MsMarple Fri 08-Feb-13 22:46:32

I'm studying Wuthering Heights at the moment, and wishing it could be Cold Comfort Farm instead. Much more cheerful!

MsMarple Fri 08-Feb-13 22:59:49

Do you think she'd like plays? The Importance of Being Earnest? Or some Shakespeare comedy? Much Ado about Nothing perhaps?

'Windsinger' is excellent - does she known it's the 1st of a trilogy?

'The Knife Of Never Letting Go' is also the first of a series - they're not bunnies and flowers but they are v v good.

The head's list thus far seems a strange collection but I suppose she's just trying to get her brightest pupils to broaden their reading and not settle for 'The Hunger Games' and 'Twilight' maybe?

I am a teacher but I've not heard of this before. I wouldn't have thought that many pupils would necessarily see this as a reward/treat tbh! smile

DD1 is in 6th form now but she is becoming a bit of a Nabokov nut lately. Not feel good by any stretch of the imagination but 'Lolita' is a work of genius imho and she LOVED 'The Eye' (which I think is pretty daft tbh).

Might she try Sci-fi stuff like John Wyndham?

Yes to Cold Comfort Farm! Maybe Miss Jean Brodie? Or some Agatha Christie (but only Poirot!).

And if plays =

Educating Rita?

highlandcoo Sat 09-Feb-13 00:15:35

Nancy Mitford : The Pursuit of Love and Love in a Cold Climate

Jerome K Jerome : Three Men in a Boat

James Thurber : The Thurber Carnival .. and other writings

and best of all .. Diary of a Nobody : George and Weedon Grossmith

It definitely doesn't all have to be doom and gloom smile

Jux Sat 09-Feb-13 11:55:12

Ooh yes! Cold Comfort Farm!!!! Completely forgotten about that. Another one which is in a box somewhere.....

Have given her 100 days of solitude, but she hasn't started it yet. Not sure about Nabokov as I didn't enjoy his books, but worth a try.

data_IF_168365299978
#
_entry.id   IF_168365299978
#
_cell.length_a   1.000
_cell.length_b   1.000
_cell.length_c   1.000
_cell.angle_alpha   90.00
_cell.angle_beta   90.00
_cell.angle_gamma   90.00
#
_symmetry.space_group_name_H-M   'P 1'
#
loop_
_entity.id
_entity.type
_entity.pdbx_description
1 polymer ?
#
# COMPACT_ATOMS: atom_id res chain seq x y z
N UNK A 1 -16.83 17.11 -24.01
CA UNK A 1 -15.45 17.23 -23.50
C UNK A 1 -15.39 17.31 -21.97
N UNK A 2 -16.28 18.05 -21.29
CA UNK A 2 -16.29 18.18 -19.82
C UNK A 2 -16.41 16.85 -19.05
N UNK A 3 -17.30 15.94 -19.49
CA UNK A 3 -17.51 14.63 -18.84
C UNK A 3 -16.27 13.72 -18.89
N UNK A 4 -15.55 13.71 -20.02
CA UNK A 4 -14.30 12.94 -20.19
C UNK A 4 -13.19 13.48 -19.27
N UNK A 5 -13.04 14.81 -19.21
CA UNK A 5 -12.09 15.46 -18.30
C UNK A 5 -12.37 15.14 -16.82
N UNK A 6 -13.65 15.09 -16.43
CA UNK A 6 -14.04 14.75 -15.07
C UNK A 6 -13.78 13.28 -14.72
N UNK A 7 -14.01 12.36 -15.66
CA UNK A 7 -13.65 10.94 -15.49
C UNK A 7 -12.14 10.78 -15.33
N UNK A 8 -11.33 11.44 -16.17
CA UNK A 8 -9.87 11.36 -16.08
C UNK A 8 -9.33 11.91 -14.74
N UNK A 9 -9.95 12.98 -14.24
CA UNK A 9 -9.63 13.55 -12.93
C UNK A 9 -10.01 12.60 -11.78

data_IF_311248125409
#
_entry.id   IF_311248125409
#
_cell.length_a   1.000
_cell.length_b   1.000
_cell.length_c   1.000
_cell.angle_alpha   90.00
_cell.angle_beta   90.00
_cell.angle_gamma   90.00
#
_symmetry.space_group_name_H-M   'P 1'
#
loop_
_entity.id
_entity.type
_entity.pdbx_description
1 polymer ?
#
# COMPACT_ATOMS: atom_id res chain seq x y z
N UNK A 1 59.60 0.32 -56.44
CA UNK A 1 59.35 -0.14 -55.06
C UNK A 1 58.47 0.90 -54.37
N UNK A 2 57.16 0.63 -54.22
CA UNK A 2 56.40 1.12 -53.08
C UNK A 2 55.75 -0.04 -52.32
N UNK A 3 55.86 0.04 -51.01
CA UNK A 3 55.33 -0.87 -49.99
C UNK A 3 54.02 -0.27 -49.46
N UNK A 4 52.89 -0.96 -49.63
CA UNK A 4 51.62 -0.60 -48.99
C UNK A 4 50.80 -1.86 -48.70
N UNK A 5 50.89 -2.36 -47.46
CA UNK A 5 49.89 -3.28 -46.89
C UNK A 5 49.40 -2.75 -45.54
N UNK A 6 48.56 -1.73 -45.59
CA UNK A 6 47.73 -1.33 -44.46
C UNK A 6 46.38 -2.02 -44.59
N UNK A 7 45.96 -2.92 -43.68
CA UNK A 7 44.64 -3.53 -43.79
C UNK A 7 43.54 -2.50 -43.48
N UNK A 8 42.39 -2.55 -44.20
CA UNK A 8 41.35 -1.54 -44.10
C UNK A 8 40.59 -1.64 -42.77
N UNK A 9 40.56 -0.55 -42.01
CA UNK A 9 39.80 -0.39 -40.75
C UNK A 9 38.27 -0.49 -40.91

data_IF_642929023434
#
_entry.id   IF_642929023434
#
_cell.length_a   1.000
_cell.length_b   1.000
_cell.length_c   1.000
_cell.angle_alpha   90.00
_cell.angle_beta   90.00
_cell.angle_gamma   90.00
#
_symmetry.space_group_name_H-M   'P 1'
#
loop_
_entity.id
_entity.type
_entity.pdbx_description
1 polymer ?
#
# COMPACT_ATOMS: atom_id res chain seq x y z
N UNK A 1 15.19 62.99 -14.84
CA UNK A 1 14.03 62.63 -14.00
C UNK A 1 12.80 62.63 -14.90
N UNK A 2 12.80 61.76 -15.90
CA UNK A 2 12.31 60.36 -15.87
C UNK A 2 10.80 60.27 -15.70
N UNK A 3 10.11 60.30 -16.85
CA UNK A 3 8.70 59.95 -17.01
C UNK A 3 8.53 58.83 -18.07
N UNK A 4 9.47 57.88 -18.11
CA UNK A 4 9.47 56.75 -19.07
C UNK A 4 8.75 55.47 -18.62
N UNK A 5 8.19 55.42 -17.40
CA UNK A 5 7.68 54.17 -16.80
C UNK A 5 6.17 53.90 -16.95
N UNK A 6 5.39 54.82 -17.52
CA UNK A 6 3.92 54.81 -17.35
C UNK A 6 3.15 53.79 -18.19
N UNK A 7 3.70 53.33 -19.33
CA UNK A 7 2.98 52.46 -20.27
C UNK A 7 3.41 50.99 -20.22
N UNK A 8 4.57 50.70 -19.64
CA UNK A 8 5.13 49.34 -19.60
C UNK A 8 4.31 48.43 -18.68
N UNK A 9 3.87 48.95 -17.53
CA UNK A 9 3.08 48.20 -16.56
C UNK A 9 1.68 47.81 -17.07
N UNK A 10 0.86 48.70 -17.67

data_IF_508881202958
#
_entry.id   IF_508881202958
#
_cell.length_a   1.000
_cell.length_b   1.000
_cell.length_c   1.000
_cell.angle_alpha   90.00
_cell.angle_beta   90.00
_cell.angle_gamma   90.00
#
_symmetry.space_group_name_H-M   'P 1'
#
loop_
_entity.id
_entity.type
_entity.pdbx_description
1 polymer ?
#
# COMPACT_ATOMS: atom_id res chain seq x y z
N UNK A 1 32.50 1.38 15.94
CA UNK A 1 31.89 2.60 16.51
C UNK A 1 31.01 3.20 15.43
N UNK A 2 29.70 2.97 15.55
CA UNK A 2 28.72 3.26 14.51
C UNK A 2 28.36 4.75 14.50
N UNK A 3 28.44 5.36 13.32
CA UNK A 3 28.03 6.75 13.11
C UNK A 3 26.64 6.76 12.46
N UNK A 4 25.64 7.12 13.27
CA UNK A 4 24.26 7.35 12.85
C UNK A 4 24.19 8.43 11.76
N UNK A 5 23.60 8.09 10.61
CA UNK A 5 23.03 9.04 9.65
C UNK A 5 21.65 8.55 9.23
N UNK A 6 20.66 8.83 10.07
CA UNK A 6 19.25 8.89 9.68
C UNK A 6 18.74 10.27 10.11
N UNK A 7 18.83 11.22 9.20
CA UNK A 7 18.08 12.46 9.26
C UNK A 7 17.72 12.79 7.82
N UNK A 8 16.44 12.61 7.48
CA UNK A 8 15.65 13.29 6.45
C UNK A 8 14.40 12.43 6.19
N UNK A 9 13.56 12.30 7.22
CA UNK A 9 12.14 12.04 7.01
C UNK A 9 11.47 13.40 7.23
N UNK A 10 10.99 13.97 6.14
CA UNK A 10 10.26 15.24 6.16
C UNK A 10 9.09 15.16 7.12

Thurber, Mitford, Jerome, I've got them all. In boxes somewhere. grin This w/e shall be a weekend of excavation...

Remus, there are about 6 of them, and they all seemed to think it was a fantastic opportunity and were chuffed to bollocks when the letters arrived over the summer telling them of it and that they were invited. Not sure how they are all feeling now. It's one lesson a fortnight; no idea what they are missing in order to do it.

Just give her a box and let her grab what takes her fancy! smile

When she reads for pleasure, what sort of things does she generally choose? Perhaps we could think of classics or modern texts which link to those?

TempusFuckit Sat 09-Feb-13 16:33:20

Scoop, Travels with my aunt, Moll Flanders, The Woman in White, Bleak House

anonymosity Sun 10-Feb-13 20:16:38

What about American literature - there are stacks of excellent novels all studied at 1st class UK universities:
Writers including
Maya Angelou
Philip Roth
Norman Mailer


MarianMaudsley Sun 10-Feb-13 20:26:16

Decline and Fall
The Pickwick Papers
some Roddy Doyle - I like The Van best I think

Might she consider Bill Bryson as something lighthearted after all the doom? Or the Ladies' Detective Agency series?

Katisha Sun 10-Feb-13 20:37:30

How about some travel stuff? I remember enjoying the Paul Theroux rail journeys across India and China. Some very funny moments.

This is a great thread. I have added lots to my amazon basket smile

I would recommend Gerald Durrell: My family and other animals (or the whole Corfu trilogy). Love humorous travel writing- particularly Tim Moore (not classic literature but if anyone else likes this kind of thing please give 'French Revolutions' a go.

Which is the best Paul Theroux to start with? I have long wanted to read some of his work, and thrilled by a new author (to me) with a big back catalogue. Am hovering over my amazon basket- any suggestions on where to start would be great.

Katisha Sun 10-Feb-13 22:07:47

I liked The Great Railway Bazaar and Riding the Iron Rooster. Maybe the Railway Bazaar first?

I had chosen the Railway Bazaar! Thank you.

Phineyj Sun 10-Feb-13 22:31:12

The Catcher in the Rye
The early Philip Pullmans such as Ruby in the Smoke
The Josephine Tey books are all classics e.g. The Franchise Affair, Brat Farrar